Did Then-Law Clerk Rehnquist Support Separate-But-Equal Ruling? Article Cites Summary of Lost Letter
A new law review article considers whether William H. Rehnquist was citing his own views in 1952 when he wrote a memo as a Supreme Court law clerk supporting the 1896 decision upholding the separate-but-equal doctrine.
“I realize it is an unpopular and unhumanitarian position, for which I have been excoriated by ‘liberal’ colleagues,” Rehnquist wrote to his boss, Justice Robert H. Jackson, “but I think Plessy v. Ferguson was right and should be reaffirmed.”
During his confirmation hearing, Rehnquist said he had prepared the memo as a statement of Jackson’s tentative views, and they were not his own opinion, the New York Times reports. Now a new law review article (PDF) seeks to debunk Rehnquist’s pre-confirmation claim.
Jackson was part of the unanimous opinion striking down the separate-but-equal doctrine in Brown v. Board of Education, and Rehnquist appeared angry with his boss in the aftermath, according to the authors of the article, Brad Snyder and John Q. Barrett. The cite Rehnquist’s apparent criticisms of his boss in a 1955 letter written to Justice Felix Frankfurter after Jackson’s death.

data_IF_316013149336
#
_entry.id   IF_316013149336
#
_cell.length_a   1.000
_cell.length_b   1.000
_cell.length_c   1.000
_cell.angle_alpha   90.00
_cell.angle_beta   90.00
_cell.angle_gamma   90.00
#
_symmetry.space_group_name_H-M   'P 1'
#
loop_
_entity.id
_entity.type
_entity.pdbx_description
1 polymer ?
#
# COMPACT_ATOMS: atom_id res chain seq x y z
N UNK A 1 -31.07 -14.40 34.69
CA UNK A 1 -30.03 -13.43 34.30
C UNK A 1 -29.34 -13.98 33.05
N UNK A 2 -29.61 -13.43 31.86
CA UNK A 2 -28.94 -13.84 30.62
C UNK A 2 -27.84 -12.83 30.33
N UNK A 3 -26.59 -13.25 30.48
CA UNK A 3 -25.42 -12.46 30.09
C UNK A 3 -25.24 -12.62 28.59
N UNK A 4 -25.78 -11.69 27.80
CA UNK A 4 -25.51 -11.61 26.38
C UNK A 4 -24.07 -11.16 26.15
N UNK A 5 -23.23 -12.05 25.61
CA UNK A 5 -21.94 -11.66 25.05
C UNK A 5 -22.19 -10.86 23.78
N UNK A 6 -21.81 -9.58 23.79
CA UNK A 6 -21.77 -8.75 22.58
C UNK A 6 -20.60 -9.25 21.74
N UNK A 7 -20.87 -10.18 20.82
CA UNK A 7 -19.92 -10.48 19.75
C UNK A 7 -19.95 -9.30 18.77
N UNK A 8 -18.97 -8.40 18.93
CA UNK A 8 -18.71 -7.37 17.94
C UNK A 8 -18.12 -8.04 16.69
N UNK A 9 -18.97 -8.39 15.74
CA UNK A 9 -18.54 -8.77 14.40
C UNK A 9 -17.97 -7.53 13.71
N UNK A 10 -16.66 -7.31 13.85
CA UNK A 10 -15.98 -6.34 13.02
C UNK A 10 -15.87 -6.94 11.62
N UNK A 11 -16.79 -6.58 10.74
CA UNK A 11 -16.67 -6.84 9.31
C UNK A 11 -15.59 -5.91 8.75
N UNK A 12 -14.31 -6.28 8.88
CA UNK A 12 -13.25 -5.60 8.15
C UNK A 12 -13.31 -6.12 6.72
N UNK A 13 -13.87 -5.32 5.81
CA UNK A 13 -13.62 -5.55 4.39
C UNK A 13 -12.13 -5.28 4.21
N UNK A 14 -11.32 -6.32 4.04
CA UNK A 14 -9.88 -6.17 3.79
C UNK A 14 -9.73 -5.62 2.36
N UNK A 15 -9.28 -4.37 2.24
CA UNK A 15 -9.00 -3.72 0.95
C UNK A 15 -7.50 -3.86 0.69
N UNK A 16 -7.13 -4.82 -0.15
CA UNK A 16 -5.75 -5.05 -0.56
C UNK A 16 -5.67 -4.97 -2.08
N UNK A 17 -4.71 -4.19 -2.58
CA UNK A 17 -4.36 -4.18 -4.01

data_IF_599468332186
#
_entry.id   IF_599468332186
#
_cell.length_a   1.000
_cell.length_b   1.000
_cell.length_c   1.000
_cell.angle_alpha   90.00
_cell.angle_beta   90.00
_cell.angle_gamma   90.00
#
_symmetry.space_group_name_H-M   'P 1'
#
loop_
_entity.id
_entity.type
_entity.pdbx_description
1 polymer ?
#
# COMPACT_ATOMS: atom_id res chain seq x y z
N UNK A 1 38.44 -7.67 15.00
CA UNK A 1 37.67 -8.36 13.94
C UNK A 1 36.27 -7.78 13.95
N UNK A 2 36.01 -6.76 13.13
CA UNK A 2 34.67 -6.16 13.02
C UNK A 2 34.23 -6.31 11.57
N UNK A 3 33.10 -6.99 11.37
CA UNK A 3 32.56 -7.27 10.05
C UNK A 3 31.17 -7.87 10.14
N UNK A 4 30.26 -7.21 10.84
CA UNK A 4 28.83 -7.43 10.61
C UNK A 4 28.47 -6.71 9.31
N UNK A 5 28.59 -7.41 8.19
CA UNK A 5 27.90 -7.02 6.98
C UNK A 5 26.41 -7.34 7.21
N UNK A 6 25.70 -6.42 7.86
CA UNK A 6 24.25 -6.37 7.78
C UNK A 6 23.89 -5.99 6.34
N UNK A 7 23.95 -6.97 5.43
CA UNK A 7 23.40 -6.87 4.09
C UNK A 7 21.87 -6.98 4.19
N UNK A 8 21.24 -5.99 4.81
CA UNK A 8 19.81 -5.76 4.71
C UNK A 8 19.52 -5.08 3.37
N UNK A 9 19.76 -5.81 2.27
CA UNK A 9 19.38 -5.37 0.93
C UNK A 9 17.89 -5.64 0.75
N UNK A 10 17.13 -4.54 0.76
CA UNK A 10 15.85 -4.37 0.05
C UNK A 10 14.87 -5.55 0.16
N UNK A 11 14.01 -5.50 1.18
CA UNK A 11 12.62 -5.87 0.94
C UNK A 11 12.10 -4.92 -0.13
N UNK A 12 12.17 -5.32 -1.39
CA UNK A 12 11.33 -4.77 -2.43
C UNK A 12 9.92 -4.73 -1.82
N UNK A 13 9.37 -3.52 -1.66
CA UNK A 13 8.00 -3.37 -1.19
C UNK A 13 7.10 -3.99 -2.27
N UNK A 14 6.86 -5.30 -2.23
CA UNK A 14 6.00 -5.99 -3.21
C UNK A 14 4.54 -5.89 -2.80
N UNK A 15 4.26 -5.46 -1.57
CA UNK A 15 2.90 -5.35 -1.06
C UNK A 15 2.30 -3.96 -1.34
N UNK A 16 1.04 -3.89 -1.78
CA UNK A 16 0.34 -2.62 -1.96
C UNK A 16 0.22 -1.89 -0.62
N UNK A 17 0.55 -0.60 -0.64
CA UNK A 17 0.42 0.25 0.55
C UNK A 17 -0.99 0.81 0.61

The letter was stolen with hundreds of Frankfurter papers from the Library of Congress in 1972, but another law clerk, E. Barrett Prettyman Jr., reviewed the letter for Frankfurter, the Times says. His review survived, and it confirms Rehnquist criticized his former boss for having “a tendency to go off half-cocked” and for writing opinions that “don’t seem to go anywhere.”
Snyder and Barrett surmise that Rehnquist’s criticisms reflect his “deep disappointment with Brown and the beginning of the rights-oriented agenda of the Warren Court.”
Last week, the Times interviewed Prettyman, who went on to practice law at Hogan Lovells. He said he believes the Rehnquist letter to Frankfurter was motivated by a rocky relationship with Jackson rather than unhappiness over the Brown decision. But that doesn’t mean the law review article is wrong about Rehnquist’s views, Prettyman said. “There is absolutely no doubt in my mind,” Prettyman said, that Rehnquist’s 1952 memo supporting Plessy summarized Rehnquist’s own views.